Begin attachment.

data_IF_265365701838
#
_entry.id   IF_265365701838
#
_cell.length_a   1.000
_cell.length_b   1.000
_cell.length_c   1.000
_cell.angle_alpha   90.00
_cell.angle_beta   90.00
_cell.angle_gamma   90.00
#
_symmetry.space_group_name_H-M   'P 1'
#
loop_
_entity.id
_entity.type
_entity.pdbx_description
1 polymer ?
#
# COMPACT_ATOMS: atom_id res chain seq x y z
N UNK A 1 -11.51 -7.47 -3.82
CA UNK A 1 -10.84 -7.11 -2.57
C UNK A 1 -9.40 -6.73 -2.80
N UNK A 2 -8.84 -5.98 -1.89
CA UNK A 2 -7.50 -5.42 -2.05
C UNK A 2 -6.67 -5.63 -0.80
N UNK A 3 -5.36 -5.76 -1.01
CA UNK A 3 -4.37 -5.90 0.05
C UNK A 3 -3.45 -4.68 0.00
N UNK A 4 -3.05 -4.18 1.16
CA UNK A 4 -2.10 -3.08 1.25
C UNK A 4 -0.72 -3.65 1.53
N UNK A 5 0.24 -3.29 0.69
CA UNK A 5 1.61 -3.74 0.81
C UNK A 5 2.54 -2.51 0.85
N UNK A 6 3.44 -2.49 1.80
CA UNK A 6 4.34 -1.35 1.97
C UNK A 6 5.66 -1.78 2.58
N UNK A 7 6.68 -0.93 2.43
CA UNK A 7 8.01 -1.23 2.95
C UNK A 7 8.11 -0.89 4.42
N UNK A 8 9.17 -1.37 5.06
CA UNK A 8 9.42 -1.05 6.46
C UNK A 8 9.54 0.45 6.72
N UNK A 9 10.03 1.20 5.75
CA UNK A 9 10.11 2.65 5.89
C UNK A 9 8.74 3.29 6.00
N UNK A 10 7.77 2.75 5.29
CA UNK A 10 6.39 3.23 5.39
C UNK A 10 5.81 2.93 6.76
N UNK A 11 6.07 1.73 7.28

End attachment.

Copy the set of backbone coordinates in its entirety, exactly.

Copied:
data_IF_265365701838
#
_entry.id   IF_265365701838
#
_cell.length_a   1.000
_cell.length_b   1.000
_cell.length_c   1.000
_cell.angle_alpha   90.00
_cell.angle_beta   90.00
_cell.angle_gamma   90.00
#
_symmetry.space_group_name_H-M   'P 1'
#
loop_
_entity.id
_entity.type
_entity.pdbx_description
1 polymer ?
#
# COMPACT_ATOMS: atom_id res chain seq x y z
N UNK A 1 -11.51 -7.47 -3.82
CA UNK A 1 -10.84 -7.11 -2.57
C UNK A 1 -9.40 -6.73 -2.80
N UNK A 2 -8.84 -5.98 -1.89
CA UNK A 2 -7.50 -5.42 -2.05
C UNK A 2 -6.67 -5.63 -0.80
N UNK A 3 -5.36 -5.76 -1.01
CA UNK A 3 -4.37 -5.90 0.05
C UNK A 3 -3.45 -4.68 0.00
N UNK A 4 -3.05 -4.18 1.16
CA UNK A 4 -2.10 -3.08 1.25
C UNK A 4 -0.72 -3.65 1.53
N UNK A 5 0.24 -3.29 0.69
CA UNK A 5 1.61 -3.74 0.81
C UNK A 5 2.54 -2.51 0.85
N UNK A 6 3.44 -2.49 1.80
CA UNK A 6 4.34 -1.35 1.97
C UNK A 6 5.66 -1.78 2.58
N UNK A 7 6.68 -0.93 2.43
CA UNK A 7 8.01 -1.23 2.95
C UNK A 7 8.11 -0.89 4.42
N UNK A 8 9.17 -1.37 5.06
CA UNK A 8 9.42 -1.05 6.46
C UNK A 8 9.54 0.45 6.72
N UNK A 9 10.03 1.20 5.75
CA UNK A 9 10.11 2.65 5.89
C UNK A 9 8.74 3.29 6.00
N UNK A 10 7.77 2.75 5.29
CA UNK A 10 6.39 3.23 5.39
C UNK A 10 5.81 2.93 6.76
N UNK A 11 6.07 1.73 7.28